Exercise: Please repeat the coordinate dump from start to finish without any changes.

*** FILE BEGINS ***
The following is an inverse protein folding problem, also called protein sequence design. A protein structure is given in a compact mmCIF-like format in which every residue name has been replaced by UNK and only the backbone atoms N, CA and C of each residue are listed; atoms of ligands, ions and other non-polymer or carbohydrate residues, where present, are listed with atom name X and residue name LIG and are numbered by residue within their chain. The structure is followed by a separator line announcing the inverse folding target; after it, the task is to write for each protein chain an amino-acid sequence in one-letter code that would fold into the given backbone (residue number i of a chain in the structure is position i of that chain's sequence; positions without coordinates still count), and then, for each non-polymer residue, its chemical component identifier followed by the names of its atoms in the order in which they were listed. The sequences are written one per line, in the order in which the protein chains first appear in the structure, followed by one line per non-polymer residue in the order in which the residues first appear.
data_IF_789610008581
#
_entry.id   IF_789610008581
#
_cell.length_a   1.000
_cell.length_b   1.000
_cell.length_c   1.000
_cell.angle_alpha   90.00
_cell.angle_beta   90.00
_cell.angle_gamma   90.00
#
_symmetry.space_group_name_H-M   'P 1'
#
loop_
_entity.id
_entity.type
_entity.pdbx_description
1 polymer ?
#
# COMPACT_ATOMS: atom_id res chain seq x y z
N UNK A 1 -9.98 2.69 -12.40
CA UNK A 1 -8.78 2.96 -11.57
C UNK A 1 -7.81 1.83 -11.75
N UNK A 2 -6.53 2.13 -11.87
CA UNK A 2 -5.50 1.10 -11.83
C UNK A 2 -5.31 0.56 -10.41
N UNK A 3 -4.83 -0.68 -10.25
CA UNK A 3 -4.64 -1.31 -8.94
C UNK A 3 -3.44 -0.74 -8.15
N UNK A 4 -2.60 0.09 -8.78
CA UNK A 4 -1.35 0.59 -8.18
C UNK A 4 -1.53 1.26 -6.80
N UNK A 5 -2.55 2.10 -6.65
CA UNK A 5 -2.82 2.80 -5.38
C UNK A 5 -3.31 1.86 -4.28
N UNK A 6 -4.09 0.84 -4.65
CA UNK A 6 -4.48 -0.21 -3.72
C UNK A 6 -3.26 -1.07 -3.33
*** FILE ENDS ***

The following is an inverse protein folding problem, also called protein sequence design. A protein structure is given in a compact mmCIF-like format in which every residue name has been replaced by UNK and only the backbone atoms N, CA and C of each residue are listed; atoms of ligands, ions and other non-polymer or carbohydrate residues, where present, are listed with atom name X and residue name LIG and are numbered by residue within their chain. The structure is followed by a separator line announcing the inverse folding target; after it, the task is to write for each protein chain an amino-acid sequence in one-letter code that would fold into the given backbone (residue number i of a chain in the structure is position i of that chain's sequence; positions without coordinates still count), and then, for each non-polymer residue, its chemical component identifier followed by the names of its atoms in the order in which they were listed. The sequences are written one per line, in the order in which the protein chains first appear in the structure, followed by one line per non-polymer residue in the order in which the residues first appear.
data_IF_789610008581
#
_entry.id   IF_789610008581
#
_cell.length_a   1.000
_cell.length_b   1.000
_cell.length_c   1.000
_cell.angle_alpha   90.00
_cell.angle_beta   90.00
_cell.angle_gamma   90.00
#
_symmetry.space_group_name_H-M   'P 1'
#
loop_
_entity.id
_entity.type
_entity.pdbx_description
1 polymer ?
#
# COMPACT_ATOMS: atom_id res chain seq x y z
N UNK A 1 -9.98 2.69 -12.40
CA UNK A 1 -8.78 2.96 -11.57
C UNK A 1 -7.81 1.83 -11.75
N UNK A 2 -6.53 2.13 -11.87
CA UNK A 2 -5.50 1.10 -11.83
C UNK A 2 -5.31 0.56 -10.41
N UNK A 3 -4.83 -0.68 -10.25
CA UNK A 3 -4.64 -1.31 -8.94
C UNK A 3 -3.44 -0.74 -8.15
N UNK A 4 -2.60 0.09 -8.78
CA UNK A 4 -1.35 0.59 -8.18
C UNK A 4 -1.53 1.26 -6.80
N UNK A 5 -2.55 2.10 -6.65
CA UNK A 5 -2.82 2.80 -5.38
C UNK A 5 -3.31 1.86 -4.28
N UNK A 6 -4.09 0.84 -4.65
CA UNK A 6 -4.48 -0.21 -3.72
C UNK A 6 -3.26 -1.07 -3.33